Owen Smith: 'I can be the next Labour prime minister'

Owen Smith MP
Image caption Owen Smith: 'I can heal this party. I can be a credible Labour leader and the next prime minister'

Owen Smith has been explaining why he hopes to stand for the Labour leadership.

The Pontypridd MP, who resigned from the shadow cabinet last month, told the BBC he was "not part of any plot or coup against Jeremy Corbyn" but the leader had rejected compromises he had suggested.

"I think that leaves people like me who love this party and want to see a Labour government to put our hat in the ring and say, 'I can heal this party, I can be a credible Labour leader and the next prime minister'."

Although the former shadow Work and Pensions Secretary said in January: "Jeremy is going to be taking us into the election in 2020. End of", he said MPs had since lost confidence in Jeremy Corbyn's leadership.

Mr Smith will be battling Angela Eagle for the anti-Corbyn vote. She voted for the Iraq invasion. Mr Smith said he was against the war: "I wasn't in parliament at the time. I would have voted against."

At the time, he was working as a special adviser to Paul Murphy, who was secretary of state for Wales and Northern Ireland.

'Tradition'

Three years later, fighting the Blaenau Gwent by-election, Mr Smith told Martin Shipton of the Western Mail : "We are making significant inroads in improving what is happening in Iraq.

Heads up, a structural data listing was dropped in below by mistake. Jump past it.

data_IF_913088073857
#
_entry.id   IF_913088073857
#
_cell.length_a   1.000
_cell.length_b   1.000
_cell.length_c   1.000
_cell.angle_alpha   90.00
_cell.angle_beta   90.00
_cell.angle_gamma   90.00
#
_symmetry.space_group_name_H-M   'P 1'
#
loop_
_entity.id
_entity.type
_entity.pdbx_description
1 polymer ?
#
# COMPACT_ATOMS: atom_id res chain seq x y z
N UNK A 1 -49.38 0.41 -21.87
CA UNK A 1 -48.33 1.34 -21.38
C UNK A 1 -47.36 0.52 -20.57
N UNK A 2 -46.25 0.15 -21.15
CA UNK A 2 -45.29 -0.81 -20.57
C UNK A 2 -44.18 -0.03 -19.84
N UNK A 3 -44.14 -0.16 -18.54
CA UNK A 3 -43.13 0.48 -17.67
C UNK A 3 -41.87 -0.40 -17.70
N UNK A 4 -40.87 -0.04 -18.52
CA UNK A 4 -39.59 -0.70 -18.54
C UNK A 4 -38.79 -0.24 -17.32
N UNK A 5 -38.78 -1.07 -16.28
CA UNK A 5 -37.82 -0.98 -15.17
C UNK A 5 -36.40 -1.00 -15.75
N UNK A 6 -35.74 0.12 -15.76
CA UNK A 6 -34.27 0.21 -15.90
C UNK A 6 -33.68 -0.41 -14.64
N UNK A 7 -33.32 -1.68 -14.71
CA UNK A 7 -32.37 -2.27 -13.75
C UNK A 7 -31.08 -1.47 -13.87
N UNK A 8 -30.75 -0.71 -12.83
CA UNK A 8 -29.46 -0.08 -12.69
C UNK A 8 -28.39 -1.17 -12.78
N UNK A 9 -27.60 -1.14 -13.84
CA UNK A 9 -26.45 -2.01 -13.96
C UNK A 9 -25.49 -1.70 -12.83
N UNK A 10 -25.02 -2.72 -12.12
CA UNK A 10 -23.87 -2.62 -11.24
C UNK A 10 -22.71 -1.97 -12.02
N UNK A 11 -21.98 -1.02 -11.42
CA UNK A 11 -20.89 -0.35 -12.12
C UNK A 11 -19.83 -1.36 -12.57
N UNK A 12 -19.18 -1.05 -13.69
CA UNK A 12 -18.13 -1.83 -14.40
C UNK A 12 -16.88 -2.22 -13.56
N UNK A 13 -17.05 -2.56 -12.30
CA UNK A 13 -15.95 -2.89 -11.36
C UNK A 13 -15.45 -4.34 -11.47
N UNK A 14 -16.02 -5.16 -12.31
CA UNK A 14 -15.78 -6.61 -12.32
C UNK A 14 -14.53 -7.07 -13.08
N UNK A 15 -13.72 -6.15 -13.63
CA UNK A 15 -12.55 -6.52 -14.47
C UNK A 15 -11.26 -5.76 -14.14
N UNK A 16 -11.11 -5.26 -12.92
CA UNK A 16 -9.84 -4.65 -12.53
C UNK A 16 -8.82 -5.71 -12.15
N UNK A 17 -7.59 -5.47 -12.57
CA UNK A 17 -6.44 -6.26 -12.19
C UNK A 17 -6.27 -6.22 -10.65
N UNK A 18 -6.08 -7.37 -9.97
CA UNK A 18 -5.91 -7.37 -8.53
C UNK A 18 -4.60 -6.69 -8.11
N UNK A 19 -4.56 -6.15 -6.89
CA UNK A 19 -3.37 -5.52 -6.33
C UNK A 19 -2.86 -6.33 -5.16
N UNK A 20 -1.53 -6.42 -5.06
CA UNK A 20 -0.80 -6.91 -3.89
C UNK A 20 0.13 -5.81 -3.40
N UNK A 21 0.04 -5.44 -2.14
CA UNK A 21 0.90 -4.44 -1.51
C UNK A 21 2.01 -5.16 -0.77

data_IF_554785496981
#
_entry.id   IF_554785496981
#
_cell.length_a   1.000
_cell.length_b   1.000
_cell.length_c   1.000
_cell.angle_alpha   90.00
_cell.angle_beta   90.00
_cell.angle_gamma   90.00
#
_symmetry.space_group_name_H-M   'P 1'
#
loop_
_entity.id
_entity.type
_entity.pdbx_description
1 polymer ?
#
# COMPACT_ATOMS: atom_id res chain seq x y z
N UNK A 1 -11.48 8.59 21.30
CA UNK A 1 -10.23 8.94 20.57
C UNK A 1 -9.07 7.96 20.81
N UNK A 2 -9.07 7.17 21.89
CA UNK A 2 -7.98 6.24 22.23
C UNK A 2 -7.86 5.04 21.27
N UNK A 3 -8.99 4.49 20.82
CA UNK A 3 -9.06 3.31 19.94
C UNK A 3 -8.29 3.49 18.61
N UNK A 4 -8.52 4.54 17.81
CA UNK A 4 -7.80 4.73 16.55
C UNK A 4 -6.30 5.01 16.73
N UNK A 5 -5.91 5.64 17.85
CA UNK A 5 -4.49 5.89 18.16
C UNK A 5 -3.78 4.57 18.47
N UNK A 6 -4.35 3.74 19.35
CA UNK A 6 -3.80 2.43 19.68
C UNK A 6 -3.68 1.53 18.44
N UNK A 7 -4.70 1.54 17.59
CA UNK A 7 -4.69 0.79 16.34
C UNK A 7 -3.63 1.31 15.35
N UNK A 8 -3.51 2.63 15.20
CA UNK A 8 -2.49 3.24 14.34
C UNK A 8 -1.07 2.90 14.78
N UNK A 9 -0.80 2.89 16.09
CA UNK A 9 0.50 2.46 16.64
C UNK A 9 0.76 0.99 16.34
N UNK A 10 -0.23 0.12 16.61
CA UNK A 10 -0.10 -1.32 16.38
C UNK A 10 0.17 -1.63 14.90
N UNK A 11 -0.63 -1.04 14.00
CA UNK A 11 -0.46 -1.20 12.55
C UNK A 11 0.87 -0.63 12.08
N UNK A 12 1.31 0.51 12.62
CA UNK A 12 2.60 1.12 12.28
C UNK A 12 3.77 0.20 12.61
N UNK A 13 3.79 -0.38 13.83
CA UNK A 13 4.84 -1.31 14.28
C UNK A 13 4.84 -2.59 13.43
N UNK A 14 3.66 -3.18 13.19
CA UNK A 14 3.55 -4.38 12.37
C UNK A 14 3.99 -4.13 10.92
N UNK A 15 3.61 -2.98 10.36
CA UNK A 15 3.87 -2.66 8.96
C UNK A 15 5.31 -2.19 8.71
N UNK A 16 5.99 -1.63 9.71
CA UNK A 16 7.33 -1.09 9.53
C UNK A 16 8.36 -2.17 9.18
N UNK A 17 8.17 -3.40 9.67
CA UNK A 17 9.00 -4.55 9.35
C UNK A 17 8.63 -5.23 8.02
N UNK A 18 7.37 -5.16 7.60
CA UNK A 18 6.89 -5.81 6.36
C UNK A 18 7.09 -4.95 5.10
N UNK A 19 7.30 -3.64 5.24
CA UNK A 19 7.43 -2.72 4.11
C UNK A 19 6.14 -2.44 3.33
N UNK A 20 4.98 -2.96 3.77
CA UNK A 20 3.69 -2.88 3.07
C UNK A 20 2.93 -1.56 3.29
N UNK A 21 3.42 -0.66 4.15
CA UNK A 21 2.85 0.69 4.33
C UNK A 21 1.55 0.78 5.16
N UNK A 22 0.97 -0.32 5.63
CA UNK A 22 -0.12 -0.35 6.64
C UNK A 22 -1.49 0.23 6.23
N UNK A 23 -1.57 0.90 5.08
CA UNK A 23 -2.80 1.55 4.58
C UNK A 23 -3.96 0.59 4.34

"I thought at the time the tradition of the Labour Party and the tradition of left-wing engagement to remove dictators was a noble, valuable tradition, and one that in South Wales, from the Spanish Civil War onwards, we have recognised and played a part in."

Although the Western Mail said at the time that Mr Smith didn't know whether he would have voted against the war, he later made clear that he would have joined the rebellion against Tony Blair's government.

He said on Wednesday he would not vote to hold Tony Blair in contempt of parliament although it was clearly the wrong decision to go to war.

His entry into the contest was welcomed by shadow Chancellor and Corbyn ally John McDonnell, although some Corbyn opponents fear that having two "unity" candidates will allow the current leader to survive.

Some MPs have suggested either Ms Eagle or Mr Smith should withdraw to maximise the chances of defeating Mr Corbyn although neither shows any sign of being prepared to give way to the other.